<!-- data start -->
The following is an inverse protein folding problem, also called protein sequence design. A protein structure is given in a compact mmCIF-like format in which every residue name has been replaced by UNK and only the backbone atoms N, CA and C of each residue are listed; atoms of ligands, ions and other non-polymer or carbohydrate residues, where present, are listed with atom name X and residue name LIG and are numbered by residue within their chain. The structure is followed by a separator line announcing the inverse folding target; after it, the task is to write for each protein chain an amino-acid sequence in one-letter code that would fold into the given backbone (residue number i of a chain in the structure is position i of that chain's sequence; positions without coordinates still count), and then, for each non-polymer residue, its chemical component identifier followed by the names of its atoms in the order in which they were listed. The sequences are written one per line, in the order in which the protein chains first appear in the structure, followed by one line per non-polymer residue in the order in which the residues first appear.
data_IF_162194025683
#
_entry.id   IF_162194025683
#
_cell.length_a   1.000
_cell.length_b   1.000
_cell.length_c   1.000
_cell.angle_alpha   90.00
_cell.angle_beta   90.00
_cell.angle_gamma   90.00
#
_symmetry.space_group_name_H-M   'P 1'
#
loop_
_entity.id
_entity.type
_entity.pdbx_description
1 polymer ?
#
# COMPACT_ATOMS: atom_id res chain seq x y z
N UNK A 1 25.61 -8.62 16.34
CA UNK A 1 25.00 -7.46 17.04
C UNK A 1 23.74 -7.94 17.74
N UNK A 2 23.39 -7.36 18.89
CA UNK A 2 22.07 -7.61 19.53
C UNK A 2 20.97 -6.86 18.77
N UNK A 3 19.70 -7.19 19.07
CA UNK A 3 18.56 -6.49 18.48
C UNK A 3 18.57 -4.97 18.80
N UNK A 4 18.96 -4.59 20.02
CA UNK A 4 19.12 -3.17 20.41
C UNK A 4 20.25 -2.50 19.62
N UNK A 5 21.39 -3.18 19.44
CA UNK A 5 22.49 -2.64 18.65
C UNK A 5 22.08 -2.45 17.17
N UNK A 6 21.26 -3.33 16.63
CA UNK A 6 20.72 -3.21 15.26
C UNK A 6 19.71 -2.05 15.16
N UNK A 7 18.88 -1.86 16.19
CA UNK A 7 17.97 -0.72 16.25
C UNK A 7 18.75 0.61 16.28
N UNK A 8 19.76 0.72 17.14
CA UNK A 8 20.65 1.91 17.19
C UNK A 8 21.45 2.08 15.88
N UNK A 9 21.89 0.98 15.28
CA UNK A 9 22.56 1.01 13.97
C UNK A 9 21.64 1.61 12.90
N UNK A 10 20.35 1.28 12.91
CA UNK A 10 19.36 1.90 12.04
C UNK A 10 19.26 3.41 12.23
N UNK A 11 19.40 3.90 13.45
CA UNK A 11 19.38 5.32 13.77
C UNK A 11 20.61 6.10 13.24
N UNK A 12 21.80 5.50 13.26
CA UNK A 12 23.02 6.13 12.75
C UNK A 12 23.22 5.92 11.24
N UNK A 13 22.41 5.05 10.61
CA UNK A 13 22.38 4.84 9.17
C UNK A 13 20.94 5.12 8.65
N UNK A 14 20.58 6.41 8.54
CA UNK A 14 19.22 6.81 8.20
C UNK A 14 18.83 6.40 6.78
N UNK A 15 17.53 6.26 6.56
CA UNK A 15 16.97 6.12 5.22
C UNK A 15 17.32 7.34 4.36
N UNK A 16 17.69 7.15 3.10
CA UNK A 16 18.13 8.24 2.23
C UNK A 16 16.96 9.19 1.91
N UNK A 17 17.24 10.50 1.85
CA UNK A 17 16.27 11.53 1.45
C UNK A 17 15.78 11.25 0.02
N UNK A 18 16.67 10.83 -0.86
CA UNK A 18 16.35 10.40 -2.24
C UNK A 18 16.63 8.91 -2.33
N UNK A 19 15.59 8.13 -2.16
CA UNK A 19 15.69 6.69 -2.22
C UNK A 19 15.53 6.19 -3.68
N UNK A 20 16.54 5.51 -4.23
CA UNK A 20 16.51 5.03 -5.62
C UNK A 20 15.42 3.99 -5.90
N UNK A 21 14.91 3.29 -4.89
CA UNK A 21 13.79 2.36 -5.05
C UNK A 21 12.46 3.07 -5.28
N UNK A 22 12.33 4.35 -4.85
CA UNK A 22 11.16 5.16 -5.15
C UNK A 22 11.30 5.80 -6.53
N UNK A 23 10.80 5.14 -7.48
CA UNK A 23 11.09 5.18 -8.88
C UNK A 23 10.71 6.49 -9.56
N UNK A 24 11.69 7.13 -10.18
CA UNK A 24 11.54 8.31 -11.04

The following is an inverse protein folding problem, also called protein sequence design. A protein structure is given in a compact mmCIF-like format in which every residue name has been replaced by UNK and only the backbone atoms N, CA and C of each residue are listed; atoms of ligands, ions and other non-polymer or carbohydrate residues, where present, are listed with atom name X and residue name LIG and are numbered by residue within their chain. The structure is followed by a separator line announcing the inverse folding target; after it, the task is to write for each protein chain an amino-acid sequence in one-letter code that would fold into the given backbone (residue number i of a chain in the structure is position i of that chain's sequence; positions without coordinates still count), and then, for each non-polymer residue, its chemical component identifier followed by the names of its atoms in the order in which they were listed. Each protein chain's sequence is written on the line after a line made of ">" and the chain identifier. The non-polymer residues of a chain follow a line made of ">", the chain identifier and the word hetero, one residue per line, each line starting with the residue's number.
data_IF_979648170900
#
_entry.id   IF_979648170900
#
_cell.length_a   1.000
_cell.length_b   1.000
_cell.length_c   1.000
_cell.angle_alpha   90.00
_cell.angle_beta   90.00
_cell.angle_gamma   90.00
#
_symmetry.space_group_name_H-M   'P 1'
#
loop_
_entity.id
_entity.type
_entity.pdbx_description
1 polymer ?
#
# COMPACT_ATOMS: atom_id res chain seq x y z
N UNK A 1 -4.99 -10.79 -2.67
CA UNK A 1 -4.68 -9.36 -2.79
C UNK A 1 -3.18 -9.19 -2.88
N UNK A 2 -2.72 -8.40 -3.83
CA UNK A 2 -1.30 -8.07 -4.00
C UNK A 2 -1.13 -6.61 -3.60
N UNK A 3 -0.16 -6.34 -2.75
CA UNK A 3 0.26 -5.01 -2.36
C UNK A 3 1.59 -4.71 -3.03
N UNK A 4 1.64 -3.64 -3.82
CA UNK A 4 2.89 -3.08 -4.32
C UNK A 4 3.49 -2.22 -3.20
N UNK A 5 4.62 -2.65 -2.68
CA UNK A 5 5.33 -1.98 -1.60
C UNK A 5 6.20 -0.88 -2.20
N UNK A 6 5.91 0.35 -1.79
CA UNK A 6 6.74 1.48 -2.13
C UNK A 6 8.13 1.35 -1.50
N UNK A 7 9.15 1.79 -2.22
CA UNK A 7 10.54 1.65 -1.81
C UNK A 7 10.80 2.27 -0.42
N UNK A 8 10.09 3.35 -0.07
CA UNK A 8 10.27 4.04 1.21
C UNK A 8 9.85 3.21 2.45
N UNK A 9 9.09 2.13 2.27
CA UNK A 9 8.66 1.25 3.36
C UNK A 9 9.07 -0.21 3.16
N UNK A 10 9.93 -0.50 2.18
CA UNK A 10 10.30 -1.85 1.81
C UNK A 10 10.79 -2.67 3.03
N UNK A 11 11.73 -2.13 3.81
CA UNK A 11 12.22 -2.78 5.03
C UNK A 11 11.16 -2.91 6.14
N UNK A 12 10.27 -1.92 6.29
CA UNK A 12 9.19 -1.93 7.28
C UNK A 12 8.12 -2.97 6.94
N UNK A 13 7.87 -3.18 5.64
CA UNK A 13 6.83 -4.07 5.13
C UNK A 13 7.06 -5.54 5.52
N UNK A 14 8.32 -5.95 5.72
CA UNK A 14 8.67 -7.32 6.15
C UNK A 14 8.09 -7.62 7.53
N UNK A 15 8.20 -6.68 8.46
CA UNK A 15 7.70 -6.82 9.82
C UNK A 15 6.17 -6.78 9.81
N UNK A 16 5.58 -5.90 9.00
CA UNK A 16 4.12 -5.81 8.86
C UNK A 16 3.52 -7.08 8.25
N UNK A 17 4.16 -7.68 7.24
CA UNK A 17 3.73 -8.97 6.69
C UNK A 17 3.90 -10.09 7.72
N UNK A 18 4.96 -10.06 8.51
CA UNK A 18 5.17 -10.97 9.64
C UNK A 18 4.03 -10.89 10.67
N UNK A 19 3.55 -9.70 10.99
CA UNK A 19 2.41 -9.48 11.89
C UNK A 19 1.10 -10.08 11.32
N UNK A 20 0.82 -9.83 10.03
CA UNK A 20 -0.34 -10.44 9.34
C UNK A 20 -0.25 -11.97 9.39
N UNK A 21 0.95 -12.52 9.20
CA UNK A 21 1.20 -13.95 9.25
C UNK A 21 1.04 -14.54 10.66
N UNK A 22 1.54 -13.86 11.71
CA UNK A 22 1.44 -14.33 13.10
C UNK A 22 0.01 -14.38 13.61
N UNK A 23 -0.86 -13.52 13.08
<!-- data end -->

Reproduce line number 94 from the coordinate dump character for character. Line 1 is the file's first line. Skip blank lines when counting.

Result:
data_IF_979648170900